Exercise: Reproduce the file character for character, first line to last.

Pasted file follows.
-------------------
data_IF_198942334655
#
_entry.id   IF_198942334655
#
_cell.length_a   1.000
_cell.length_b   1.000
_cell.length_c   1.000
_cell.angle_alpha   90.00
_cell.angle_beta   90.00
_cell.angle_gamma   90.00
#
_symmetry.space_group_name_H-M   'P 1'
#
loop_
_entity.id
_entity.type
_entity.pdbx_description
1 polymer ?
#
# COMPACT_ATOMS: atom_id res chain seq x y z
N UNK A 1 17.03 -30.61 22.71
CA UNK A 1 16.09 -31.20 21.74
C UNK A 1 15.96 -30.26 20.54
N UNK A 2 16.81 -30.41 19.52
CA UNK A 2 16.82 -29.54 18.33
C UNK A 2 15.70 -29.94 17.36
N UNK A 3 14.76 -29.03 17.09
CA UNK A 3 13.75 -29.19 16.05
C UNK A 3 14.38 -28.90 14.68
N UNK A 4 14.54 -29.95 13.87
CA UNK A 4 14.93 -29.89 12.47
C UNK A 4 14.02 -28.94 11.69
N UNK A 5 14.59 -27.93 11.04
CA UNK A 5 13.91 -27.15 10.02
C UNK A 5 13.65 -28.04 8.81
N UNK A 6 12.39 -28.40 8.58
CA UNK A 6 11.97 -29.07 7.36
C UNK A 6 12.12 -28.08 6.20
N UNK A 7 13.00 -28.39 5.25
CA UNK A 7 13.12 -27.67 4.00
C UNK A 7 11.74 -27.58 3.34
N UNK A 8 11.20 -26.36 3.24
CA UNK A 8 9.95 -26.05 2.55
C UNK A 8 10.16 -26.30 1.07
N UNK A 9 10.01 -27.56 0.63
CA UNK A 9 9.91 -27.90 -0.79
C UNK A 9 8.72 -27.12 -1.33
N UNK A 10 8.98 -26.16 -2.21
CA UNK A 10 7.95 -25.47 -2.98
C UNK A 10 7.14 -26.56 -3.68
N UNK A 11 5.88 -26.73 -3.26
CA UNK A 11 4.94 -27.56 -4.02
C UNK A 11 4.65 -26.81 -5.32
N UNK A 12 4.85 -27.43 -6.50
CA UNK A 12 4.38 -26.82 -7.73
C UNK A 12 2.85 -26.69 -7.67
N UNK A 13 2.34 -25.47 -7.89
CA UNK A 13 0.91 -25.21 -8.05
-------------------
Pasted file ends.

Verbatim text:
data_IF_198942334655
#
_entry.id   IF_198942334655
#
_cell.length_a   1.000
_cell.length_b   1.000
_cell.length_c   1.000
_cell.angle_alpha   90.00
_cell.angle_beta   90.00
_cell.angle_gamma   90.00
#
_symmetry.space_group_name_H-M   'P 1'
#
loop_
_entity.id
_entity.type
_entity.pdbx_description
1 polymer ?
#
# COMPACT_ATOMS: atom_id res chain seq x y z
N UNK A 1 17.03 -30.61 22.71
CA UNK A 1 16.09 -31.20 21.74
C UNK A 1 15.96 -30.26 20.54
N UNK A 2 16.81 -30.41 19.52
CA UNK A 2 16.82 -29.54 18.33
C UNK A 2 15.70 -29.94 17.36
N UNK A 3 14.76 -29.03 17.09
CA UNK A 3 13.75 -29.19 16.05
C UNK A 3 14.38 -28.90 14.68
N UNK A 4 14.54 -29.95 13.87
CA UNK A 4 14.93 -29.89 12.47
C UNK A 4 14.02 -28.94 11.69
N UNK A 5 14.59 -27.93 11.04
CA UNK A 5 13.91 -27.15 10.02
C UNK A 5 13.65 -28.04 8.81
N UNK A 6 12.39 -28.40 8.58
CA UNK A 6 11.97 -29.07 7.36
C UNK A 6 12.12 -28.08 6.20
N UNK A 7 13.00 -28.39 5.25
CA UNK A 7 13.12 -27.67 4.00
C UNK A 7 11.74 -27.58 3.34
N UNK A 8 11.20 -26.36 3.24
CA UNK A 8 9.95 -26.05 2.55
C UNK A 8 10.16 -26.30 1.07
N UNK A 9 10.01 -27.56 0.63
CA UNK A 9 9.91 -27.90 -0.79
C UNK A 9 8.72 -27.12 -1.33
N UNK A 10 8.98 -26.16 -2.21
CA UNK A 10 7.95 -25.47 -2.98
C UNK A 10 7.14 -26.56 -3.68
N UNK A 11 5.88 -26.73 -3.26
CA UNK A 11 4.94 -27.56 -4.02
C UNK A 11 4.65 -26.81 -5.32
N UNK A 12 4.85 -27.43 -6.50
CA UNK A 12 4.38 -26.82 -7.73
C UNK A 12 2.85 -26.69 -7.67
N UNK A 13 2.34 -25.47 -7.89
CA UNK A 13 0.91 -25.21 -8.05